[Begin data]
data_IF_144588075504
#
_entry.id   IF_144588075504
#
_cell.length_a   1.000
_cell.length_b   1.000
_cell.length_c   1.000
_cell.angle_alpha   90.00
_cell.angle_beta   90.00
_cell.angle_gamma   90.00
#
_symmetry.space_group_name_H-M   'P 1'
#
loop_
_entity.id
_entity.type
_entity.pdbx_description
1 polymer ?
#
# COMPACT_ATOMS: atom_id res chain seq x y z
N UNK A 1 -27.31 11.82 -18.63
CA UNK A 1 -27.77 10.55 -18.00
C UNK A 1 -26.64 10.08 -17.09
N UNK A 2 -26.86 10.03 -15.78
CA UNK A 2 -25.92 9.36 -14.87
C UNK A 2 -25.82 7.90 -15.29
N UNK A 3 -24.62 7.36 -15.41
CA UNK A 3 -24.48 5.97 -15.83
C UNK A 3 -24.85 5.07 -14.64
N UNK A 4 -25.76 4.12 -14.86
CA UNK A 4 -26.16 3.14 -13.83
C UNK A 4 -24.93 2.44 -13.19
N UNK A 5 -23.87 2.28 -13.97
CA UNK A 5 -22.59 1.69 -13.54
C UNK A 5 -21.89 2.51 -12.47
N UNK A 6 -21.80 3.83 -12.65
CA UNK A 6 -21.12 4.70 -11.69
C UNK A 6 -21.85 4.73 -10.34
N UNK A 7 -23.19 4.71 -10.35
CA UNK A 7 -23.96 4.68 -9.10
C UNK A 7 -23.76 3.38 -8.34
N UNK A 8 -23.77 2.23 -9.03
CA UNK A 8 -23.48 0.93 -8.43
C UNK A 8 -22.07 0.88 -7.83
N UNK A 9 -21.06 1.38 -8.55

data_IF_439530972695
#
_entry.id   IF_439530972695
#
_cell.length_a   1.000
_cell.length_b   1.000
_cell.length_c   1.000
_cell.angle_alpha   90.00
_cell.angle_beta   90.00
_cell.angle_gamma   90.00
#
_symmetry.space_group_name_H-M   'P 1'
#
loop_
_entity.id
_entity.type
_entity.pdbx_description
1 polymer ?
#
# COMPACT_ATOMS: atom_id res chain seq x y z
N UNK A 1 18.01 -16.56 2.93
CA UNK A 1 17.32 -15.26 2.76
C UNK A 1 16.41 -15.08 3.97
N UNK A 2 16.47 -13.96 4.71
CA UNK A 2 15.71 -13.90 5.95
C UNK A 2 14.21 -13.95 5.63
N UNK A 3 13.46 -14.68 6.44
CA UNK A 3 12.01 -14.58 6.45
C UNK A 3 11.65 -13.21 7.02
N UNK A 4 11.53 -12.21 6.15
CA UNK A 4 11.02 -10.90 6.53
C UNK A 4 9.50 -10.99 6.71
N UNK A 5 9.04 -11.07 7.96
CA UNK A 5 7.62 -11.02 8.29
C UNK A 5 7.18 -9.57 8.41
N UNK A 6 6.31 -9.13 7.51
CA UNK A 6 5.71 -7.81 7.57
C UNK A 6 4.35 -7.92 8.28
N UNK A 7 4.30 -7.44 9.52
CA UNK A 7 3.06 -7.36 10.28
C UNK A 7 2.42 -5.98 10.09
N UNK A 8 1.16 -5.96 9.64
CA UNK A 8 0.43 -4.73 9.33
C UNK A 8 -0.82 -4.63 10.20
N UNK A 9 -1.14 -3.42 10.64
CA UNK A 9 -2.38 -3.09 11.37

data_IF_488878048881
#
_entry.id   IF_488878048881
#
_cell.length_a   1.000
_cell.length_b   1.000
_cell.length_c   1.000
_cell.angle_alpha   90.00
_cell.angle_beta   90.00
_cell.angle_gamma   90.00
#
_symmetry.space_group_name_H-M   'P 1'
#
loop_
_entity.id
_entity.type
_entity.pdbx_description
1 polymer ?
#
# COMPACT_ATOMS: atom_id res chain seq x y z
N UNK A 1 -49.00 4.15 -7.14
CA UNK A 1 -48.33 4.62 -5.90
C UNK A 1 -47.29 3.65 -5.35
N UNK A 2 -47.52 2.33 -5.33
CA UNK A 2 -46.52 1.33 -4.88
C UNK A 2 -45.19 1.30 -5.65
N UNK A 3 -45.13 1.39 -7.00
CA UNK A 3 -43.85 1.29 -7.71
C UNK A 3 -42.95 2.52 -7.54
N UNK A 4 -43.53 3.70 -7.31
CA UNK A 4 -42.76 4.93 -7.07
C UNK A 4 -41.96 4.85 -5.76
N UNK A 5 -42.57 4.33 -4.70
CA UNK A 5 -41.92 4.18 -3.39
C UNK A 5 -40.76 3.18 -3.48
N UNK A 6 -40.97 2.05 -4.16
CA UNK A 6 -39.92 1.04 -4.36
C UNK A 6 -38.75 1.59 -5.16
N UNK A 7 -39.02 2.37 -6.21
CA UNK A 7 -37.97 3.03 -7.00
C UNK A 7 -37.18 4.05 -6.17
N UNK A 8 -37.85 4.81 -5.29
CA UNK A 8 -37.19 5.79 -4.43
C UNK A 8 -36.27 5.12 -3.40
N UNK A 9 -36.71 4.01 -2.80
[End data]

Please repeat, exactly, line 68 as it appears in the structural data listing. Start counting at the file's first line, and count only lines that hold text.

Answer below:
C UNK A 1 16.41 -15.08 3.97